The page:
A work in progress

Today we celebrate the Feast of the Holy Family. We’re not celebrating “perfect family Sunday.” Offered as a point of humor, let us remember Jesus was without sin and Mary, by God’s grace was kept free from sin – not such claim was made for Joseph. He wasn’t perfect, but he was holy. And so celebrate and consider holiness this Sunday as we are all called to remember that it was into a family that God sent his Son. A family that has its ups and downs, joys and sorrows, agreements and disputes, and all the things that are tossed into the cauldron called family life. A family like yours in many ways. A family that was holy, not perfect. My point being, that holiness lives and grows apart from perfection and perhaps even thrives best among the flawed and messy. And in family life, that means something far different than a Norman Rockwell painting.

Consider the early life of the Holy Family:

  • Joseph and Mary are betrothed one moment, and the next Joseph finds out Mary is with child and not his. But with God’s grace they work through it.
  • Next, circumstances made them vagabonds on the road, arriving to a town with no room at the inn. A cave would have to suffice.
  • Jesus is born, wrapped in whatever cloth was around, and laid in a feed trough.
  • The local power, King Herod, is trying to kill them
  • They are on the run, heading to Egypt as refugees, probably using the gold, frankincense, and myrrh for bribes, border crossings, payoffs, and to settle in a foreign land
  • When they return, they seem to settle in a new town and have to start all over in another part of Israel, Galilee to be specific, that was the butt of many a disparaging remark. They end up in Nazareth which was no more than a wide spot on the road.
  • Joseph seems to have passed his trade onto Jesus, but we really do not know too much. Joseph seems to disappear from the Biblical narrative relatively early during Jesus’ childhood – it is almost has though Mary, at some point, was a single mom raising Jesus.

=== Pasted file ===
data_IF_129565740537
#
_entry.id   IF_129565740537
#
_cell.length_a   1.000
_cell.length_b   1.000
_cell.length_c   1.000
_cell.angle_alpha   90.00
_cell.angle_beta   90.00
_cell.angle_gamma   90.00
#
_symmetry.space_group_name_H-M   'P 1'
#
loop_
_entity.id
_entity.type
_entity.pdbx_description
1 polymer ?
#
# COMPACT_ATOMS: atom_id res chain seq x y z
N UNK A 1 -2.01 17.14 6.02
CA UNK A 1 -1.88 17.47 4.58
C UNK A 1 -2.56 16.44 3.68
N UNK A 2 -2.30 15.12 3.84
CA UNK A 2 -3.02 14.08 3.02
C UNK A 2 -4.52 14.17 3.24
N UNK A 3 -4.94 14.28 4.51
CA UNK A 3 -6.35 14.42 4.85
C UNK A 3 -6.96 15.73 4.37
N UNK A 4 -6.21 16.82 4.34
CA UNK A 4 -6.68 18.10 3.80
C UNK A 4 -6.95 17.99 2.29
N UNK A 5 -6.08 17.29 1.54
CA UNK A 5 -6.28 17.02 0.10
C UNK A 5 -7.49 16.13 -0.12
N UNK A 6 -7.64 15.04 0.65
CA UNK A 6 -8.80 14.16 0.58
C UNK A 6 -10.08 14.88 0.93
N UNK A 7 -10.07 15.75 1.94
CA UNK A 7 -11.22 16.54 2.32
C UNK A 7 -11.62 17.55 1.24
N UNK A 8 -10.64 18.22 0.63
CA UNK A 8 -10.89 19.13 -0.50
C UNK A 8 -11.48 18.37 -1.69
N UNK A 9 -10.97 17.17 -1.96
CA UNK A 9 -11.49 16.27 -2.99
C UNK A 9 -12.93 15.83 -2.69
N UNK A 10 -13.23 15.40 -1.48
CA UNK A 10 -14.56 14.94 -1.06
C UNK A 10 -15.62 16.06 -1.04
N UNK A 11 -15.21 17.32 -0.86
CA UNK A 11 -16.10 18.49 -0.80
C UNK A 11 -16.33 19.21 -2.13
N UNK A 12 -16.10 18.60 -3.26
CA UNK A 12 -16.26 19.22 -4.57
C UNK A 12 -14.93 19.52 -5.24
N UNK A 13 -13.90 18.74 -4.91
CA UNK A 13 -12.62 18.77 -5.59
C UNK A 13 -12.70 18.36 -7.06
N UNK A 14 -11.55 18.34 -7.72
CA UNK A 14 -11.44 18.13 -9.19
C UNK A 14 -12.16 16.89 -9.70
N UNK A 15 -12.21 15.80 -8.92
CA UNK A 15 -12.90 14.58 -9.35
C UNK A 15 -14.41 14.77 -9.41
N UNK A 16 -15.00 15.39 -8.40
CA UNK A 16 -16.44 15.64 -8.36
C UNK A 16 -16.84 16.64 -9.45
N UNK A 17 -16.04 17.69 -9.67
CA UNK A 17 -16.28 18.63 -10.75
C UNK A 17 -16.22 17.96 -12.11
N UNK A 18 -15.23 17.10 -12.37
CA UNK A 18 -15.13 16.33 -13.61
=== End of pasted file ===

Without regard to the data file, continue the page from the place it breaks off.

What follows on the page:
• For the first 30 years, Jesus seems to have lived a sedate life in Nazareth – and no doubt Mary wondered about the messages of the angels, the prophet Simeon, the visit of the Magi, and all the things that proclaimed her Son to be Messiah.
  • And then Jesus enters public life – what was she to think. There is a scene in which the disciples interrupt Jesus to let him know that his mother is outside and wants him to come home.

Hardly a portrait of a perfect family. But a family that is together through the very turbulent cauldron of their life. I do not think too many people are going to volunteer to travel the same path to holiness in their family. No matter what path, family can be a cauldron where hearts and souls are tested.

But here’s the thing about families: everyone is part of one.  You choose your friends, not your family.  Still family isn’t for you.  It is all for others in the family.  Listen again to the words of our reading from the Letter to the Colossians – it is a blueprint for making family holy no matter whatever form or shape you find yours – and it is neither simple nor easy – but it is graced.

as God’s chosen ones, holy and beloved – Begin by remembering you are loved. Recall your faith in God and Jesus – that along makes you hagios – a holy one.  Admiral William McRaven gave a commencement speech in 2014 that became a book:  Make Your Bed. His advice was, first thing in the morning, before all else, make your bed. And you will have already accomplished something at the beginning of the day. I would amend that advice: remember you are holy and beloved…and then make your bed.

Put on, …. heartfelt compassion, kindness, humility, gentleness, and patience, bearing with one another and forgiving one another: Put on… in other words, it will take an effort. Part of the effort might be that you are being called to be/do other than what you feel. Compassion and all the rest might be a universe away, or seem that way, amidst all the bubble and turmoil in your heart.